Learn to listen, question and walk away…
February 2019 | Martin Fuller
Negotiation is in reality no more than a discussion of ideas, principles, opinions, beliefs and expected outcomes, used to persuade the other person to agree with us.
Often human nature will not allow us to listen constructively to anything that contradicts our assumptions, and in relationship breakdown we can become forceful in our reluctance to hear a contrary opinion, especially from our estranged partner. This doesn’t need to be the case.
We need to prepare for our negotiations to counter our reluctance to embrace the alternative proposals which may not always be in our best interests. If we seek first to understand the other persons view by listening and asking questions; and then walking away to consider our position we will avoid considerable acrimony, bad feeling and legal fees.
Listening is a difficult skill to acquire and takes a great deal of discipline, especially when listening to another’s view that contradicts our belief in what is fair and reasonable. Also there is an innate sense that if we do not correct a point that we disagree with, immediately, we are taken to have conceded that point. This is a paradox which if not restrained will decrease the chances of an amicable settlement. If you allow yourself to listen with the sole aim of contradicting the other person you are no longer following their argument, you are following your argument, and you do not need to do so. Just simply listen and appreciate the other point of view.
If you do not practice active listening then you are just trying to convince your estranged partner that they are wrong without them knowing why! If your estranged partner does do not know why they are wrong they will never change their position.
If you do not master the other point of view you will not be able to successfully connect with that person when you respond with your alternative proposals. Negotiation is about connecting with the other person with effective, informed, and persuasive communication.
Once you have listened to your estranged partners proposals, and they will finish, you then need to ask some questions.
By asking questions you clarify and confirm your understanding of the points being made. It is not an opportunity for you to attack your estranged partners views, beliefs or proposals. If your questions in any way hint of an attack, judgement or scorn you will provoke a defence, which will often be a personal attack on you, which should be avoided. It can be common for us to ask questions and then answer them ourselves which may seem a little foolish. Once again you employ active listening to understand the answer to the questions you have asked. Repeat until you have all the information that you need to consider the proposal properly. At this stage of the process you may be feeling a little vulnerable and exposed. That is quite normal, but in fact you are now empowered. You and you alone comprehend all the issues, and have a complete understanding of the problem. Your estranged partner knows nothing about your views. Now you walk away to consider the points made.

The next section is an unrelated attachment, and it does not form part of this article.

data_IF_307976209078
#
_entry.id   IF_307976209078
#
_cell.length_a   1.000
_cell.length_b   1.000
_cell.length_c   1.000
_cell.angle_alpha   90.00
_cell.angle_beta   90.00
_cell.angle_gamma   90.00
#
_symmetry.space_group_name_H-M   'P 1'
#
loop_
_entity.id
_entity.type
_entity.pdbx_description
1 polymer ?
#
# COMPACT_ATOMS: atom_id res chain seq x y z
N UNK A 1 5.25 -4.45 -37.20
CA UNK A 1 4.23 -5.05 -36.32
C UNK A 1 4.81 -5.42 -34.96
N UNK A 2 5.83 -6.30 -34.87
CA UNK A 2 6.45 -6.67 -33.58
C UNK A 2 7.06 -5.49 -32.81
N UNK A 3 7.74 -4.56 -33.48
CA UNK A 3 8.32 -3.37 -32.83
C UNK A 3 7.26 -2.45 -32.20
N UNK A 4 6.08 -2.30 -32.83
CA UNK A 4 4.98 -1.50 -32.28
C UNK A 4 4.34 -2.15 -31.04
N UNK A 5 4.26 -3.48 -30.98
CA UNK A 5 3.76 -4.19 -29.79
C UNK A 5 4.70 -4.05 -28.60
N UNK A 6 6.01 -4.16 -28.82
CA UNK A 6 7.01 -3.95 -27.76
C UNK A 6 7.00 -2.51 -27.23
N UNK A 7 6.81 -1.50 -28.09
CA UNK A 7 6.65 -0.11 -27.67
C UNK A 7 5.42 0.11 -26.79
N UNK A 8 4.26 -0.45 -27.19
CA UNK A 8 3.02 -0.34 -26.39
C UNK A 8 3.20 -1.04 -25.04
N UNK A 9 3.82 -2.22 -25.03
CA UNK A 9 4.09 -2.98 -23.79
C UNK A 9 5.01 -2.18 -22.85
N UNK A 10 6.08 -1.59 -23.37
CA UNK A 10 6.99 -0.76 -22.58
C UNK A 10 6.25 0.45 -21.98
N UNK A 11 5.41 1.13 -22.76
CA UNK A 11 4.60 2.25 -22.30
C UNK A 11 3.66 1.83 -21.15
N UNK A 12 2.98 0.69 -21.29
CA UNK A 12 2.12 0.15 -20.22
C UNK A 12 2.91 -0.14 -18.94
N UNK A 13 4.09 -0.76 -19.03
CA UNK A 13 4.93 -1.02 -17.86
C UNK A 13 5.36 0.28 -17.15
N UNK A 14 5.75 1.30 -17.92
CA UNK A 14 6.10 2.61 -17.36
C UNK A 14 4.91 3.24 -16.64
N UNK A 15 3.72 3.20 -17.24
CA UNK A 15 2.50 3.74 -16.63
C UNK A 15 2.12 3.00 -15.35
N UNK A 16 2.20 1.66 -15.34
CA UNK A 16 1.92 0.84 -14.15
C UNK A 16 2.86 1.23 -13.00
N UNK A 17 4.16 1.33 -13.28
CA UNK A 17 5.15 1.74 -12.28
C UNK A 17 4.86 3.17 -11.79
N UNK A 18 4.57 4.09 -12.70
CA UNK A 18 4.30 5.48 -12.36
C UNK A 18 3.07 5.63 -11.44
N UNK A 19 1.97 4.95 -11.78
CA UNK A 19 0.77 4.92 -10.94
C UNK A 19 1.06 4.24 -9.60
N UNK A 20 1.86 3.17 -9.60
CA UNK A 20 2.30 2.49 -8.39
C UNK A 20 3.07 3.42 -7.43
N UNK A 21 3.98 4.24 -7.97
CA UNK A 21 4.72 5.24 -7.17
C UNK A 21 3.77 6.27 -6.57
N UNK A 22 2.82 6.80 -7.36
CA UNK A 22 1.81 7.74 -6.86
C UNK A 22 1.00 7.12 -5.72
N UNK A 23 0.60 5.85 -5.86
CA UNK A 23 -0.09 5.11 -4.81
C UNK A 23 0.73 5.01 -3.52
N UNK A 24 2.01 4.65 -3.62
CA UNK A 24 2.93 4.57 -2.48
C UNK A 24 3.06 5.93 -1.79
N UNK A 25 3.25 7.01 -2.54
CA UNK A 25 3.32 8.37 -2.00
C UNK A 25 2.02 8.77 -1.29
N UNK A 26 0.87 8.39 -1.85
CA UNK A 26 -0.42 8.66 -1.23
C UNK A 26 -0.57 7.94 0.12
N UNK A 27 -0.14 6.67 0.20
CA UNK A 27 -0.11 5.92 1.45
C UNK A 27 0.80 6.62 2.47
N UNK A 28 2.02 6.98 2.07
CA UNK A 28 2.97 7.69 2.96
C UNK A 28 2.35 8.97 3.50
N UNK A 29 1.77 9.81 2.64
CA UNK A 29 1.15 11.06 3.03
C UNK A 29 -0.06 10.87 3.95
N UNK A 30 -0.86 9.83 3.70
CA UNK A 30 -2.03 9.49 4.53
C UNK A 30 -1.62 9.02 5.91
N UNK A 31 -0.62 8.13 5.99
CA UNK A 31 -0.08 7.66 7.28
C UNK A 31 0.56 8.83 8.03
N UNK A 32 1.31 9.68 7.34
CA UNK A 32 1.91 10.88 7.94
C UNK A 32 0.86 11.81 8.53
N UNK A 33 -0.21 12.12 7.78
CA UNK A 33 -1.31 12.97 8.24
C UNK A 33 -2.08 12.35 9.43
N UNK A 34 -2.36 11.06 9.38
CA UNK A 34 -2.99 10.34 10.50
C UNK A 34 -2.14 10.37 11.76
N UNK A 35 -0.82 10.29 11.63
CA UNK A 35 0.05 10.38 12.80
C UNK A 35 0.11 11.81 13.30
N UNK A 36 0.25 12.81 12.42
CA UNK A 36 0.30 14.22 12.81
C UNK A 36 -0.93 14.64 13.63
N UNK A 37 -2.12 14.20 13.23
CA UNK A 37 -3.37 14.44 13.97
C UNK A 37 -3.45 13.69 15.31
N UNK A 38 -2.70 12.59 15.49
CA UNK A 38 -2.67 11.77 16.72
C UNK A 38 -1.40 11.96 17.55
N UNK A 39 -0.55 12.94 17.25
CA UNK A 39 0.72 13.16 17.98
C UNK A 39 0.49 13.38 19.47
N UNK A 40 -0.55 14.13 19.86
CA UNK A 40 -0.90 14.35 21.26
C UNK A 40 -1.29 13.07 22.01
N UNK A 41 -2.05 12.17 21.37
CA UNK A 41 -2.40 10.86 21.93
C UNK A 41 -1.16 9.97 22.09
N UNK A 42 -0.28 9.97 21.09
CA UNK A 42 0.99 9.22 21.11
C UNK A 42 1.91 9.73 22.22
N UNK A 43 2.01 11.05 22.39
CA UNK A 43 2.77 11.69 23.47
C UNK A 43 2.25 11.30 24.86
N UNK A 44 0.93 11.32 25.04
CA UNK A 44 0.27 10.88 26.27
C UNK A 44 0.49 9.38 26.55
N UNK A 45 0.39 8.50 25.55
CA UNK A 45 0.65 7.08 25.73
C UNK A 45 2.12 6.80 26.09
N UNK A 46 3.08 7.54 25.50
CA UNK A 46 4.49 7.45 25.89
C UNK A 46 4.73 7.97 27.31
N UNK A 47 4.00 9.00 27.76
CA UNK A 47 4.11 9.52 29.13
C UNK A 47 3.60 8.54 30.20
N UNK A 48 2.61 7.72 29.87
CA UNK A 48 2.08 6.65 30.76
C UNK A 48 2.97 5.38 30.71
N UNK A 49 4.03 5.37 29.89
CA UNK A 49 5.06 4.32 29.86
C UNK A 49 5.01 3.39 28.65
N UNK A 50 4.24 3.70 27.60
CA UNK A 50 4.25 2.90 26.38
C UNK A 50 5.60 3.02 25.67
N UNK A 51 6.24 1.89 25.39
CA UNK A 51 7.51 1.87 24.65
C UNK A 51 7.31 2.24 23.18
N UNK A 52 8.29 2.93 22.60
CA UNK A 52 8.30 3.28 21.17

Walking away to consider the information and possibly calm down is essential at this stage. You may need just a few minutes or many days depending on the subject matter. It is essential that you walk away because you need time for your emotions to calm down and for you to properly consider how to respond with your reasons for rejecting those proposals, and how to present your alternative suggestions in context. Your estranged partner will be happy for you to think about their proposals; you have demonstrated your ability to listen to their views so they will feel confident that they have made a good argument and that you will think about it positively, which you will. Once you have calmed down!
By applying the above principles you have managed to discover the strengths and weakness of the proposals and how they apply to you and the family. You have also provided a space for you to take advice, and prepare a fully reasoned response which acknowledges the estranged partners point of view, and improves it with your considered alternative.
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